My name is Kristen, and I love scents.
It’s probably a really good thing that I don’t get to go to the mall very often because I used to be the type of person who required a small search and rescue team to get me out of the candle store. I would literally stand and smell every single candle back to back, and when I was done, start back at the beginning. So it is no stretch to say that the scent of essential oils is very appealing to me.
However, when I was making the decision to try essential oils again, I had to sift through a lot of bogus marketing information to really understand the true qualities of the oils that I was considering. One of the ways that Dr. Google’s selection of links recommended I test for quality was something called the “smell test.”
The premise of the smell test is that you should be able to compare two or more different brands of essential oils, and as long as they are the same oil (such as peppermint, for example) you should be able to tell which oil is of the highest quality based on the way it smells.
It sounded reasonable, after all, wouldn’t you be able to smell if the oil was “off” or maybe had some chemicals in it?
I mean, I was the queen of Lavender Fabuloso in my younger days…I knew what lab created smelt like. Surely I’d ace this.
Does the “smell test” pass the smell test?
After a great deal of research I ran across limitations that made the smell test seem a lot less helpful. Did you know that the aroma of an essential oil is one of the least important characteristics of an authentic essential oil? I had NO clue.
The reason for that is, fragrance can be created synthetically, and it would take a very trained nose to detect subtle “additions” to help make an oil smell more appealing. While some of the active components of the essential oil do smell, it takes scientific equipment to analyze an oil sample and determine what exact chemical compounds make up the oil, and how much of them are present.
Unfortunately for me, I don’t have that equipment to use and test the oils myself.
But I mean, but if you’d be willing to spot me for a GC/MS and an analytical chemist, I’m game.
Here are some of the things I found that the smell of an oil couldn’t tell me:
- The smell of an oil couldn’t tell me with certainty that it is free of chemical residue, chemical fillers, synthetic perfumes, or other non-related essential oils.
- The smell couldn’t tell me which species of the plant it was. (For example, there are many varieties of eucalyptus; I know of five offhand that are distilled for essential oils. Chances are good there are a lot more.)
- It cannot tell me whether the source plants were raised organically, or if pesticides or chemical fertilizers were used in their production. Sometimes it can’t even tell me what part of the plant was used. (Example: clove essential oil can be made from the bud only or with other portions of the plant to reduce the cost and the therapeutic value of each option differs.)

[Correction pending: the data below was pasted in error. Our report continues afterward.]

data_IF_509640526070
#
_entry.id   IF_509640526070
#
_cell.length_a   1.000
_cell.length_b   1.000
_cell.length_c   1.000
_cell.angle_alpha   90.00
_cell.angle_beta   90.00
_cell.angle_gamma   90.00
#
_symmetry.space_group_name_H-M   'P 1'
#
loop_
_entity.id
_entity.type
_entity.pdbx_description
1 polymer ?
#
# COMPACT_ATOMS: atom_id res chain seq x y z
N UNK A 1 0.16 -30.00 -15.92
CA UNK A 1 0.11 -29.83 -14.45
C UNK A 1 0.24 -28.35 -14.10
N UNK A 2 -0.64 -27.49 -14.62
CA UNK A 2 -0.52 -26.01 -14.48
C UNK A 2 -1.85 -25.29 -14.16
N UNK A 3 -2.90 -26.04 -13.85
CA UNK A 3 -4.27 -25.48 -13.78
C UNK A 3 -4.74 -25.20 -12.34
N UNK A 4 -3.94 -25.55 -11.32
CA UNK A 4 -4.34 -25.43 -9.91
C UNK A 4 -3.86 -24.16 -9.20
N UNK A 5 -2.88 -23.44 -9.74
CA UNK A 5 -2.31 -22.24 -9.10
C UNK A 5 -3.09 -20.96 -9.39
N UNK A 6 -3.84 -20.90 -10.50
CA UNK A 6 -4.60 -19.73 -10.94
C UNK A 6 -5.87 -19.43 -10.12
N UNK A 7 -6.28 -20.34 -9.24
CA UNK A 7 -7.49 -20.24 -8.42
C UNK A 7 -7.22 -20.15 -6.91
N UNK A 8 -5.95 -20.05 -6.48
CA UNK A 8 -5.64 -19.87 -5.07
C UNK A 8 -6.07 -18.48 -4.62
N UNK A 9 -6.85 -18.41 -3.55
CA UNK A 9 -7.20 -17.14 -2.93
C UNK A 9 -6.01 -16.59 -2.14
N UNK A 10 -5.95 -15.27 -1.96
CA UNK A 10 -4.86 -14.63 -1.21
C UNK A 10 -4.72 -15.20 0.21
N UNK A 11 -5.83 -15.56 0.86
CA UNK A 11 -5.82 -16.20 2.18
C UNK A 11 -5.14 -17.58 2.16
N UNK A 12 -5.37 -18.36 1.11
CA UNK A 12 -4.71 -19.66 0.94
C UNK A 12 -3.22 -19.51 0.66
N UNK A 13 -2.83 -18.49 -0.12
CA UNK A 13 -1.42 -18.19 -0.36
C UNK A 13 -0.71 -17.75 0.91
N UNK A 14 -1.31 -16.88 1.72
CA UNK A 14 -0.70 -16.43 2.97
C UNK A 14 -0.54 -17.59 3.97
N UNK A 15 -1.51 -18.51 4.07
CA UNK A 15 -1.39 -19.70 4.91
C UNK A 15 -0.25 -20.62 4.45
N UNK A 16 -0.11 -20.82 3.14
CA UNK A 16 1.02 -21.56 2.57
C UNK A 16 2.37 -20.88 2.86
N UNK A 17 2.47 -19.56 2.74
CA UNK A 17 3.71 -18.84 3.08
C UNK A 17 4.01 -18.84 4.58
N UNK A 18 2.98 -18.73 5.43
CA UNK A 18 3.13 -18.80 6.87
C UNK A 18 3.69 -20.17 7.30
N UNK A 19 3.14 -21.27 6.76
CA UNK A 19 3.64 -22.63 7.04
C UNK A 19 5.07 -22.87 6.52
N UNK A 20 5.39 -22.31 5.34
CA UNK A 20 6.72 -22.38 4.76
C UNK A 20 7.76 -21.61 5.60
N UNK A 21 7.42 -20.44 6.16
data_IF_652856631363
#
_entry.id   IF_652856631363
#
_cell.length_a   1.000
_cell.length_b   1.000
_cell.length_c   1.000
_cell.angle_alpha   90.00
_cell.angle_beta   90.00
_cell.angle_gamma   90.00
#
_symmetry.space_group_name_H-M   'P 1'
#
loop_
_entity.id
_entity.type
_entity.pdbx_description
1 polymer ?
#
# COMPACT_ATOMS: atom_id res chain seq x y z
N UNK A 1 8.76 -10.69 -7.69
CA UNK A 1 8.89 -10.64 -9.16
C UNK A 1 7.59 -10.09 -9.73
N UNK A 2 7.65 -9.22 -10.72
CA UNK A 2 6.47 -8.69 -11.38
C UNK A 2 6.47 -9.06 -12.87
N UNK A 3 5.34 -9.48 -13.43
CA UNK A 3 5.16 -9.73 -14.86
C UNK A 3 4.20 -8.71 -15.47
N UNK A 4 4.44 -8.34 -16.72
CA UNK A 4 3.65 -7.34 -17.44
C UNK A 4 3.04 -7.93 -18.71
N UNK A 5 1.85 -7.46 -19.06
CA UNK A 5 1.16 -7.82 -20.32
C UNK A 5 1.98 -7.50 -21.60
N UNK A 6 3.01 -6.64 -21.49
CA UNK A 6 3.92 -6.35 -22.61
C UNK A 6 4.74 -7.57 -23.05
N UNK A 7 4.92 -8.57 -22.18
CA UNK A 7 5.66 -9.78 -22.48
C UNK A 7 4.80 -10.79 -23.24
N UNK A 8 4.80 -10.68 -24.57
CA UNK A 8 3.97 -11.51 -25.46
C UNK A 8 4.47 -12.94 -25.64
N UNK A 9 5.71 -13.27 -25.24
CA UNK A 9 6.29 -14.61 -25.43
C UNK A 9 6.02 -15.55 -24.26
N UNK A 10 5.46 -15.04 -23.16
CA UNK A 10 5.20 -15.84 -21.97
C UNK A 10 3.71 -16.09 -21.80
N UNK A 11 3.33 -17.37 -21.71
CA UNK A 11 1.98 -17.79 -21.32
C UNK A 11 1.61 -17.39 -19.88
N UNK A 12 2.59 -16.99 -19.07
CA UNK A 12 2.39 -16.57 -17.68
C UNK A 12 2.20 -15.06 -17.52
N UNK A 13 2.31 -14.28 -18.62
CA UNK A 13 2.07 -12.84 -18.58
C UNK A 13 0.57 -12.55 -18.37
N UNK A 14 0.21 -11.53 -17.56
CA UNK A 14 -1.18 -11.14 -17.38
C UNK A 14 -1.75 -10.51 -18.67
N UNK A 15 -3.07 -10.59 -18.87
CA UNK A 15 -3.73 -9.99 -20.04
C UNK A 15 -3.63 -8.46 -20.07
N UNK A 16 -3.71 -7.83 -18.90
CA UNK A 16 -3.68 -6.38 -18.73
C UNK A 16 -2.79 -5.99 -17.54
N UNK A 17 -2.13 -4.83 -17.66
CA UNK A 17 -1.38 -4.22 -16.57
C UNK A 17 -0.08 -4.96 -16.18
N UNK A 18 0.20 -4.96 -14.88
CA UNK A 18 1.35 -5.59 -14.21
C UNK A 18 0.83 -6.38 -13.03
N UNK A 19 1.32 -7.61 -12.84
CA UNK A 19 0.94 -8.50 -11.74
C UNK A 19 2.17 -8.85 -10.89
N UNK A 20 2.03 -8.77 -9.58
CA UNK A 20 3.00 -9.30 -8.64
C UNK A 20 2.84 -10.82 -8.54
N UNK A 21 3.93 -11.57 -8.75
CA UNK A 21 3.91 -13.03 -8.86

- Smelling an oil couldn’t tell me if the plant was grown in the proper region for best results, nor could it tell me whether it was picked in the proper season at the proper time of day for it to be most beneficial and complete.
- The smell test also cannot tell me whether the oil was distilled at the right temperature and pressure for the right amount of time to make a quality oil.
- Most importantly, the smell test can’t tell me if there is a single helpful compound left in the oil.
There are even more things that it can’t detect, but those thoughts were enough for me to see that the smell test has some serious limitations.
The smell test in action
Let me give you a good example of essential oils and the smell test in action. My husband and I once purchased the Twelve Oils of Ancient Scripture collection, and were sharing the oils around with some friends who had come to visit. We passed around the oils and everyone was enjoying them, until we came to the bottle of hyssop essential oil. That was where we saw the biggest reaction.
Both my husband and his friend LOVED it. They loved it to the point of thinking they would use it regularly, even as a deodorant. On the complete other hand, my friend and I were both repelled by the smell.
I already knew that the hyssop oil was pure and could be a helpful oil based on what facts I had learned about it and the company who distilled it, but if I had based my thoughts its smell, I would have been convinced it was a bad oil, and my husband would have had the opposite conclusion. How confusing!
Another example of the limitations of relying heavily on scent to form a perception is from an advertisement for a popular brand of air fresheners. In this series of ads, blindfolded volunteers are led into various places that are filled with garbage and dirty clothes and all sorts of things that would normally smell really bad.
But the volunteers breathe in and wax poetic about the place they imagine that they are in based on the scent of the air freshener. When they take off the blindfold they are shocked by the disgusting state of the place they are actually in. Did the scent tell the whole story, or did it just put a pleasant mask on something else?
So, what’s left?
When it comes down to it, relying on the appeal of the oil’s scent is not a very accurate way to decide between oils when you are hoping to find one with the most therapeutic quality. There are too many critical considerations that the smell test overlooks or doesn’t even address. Between that and the fact that the labels aren’t always truthful, what did that leave me to consider when making my decision?
It left trust. But how do you know who you can trust? I tackle the trust issue in PART SIX!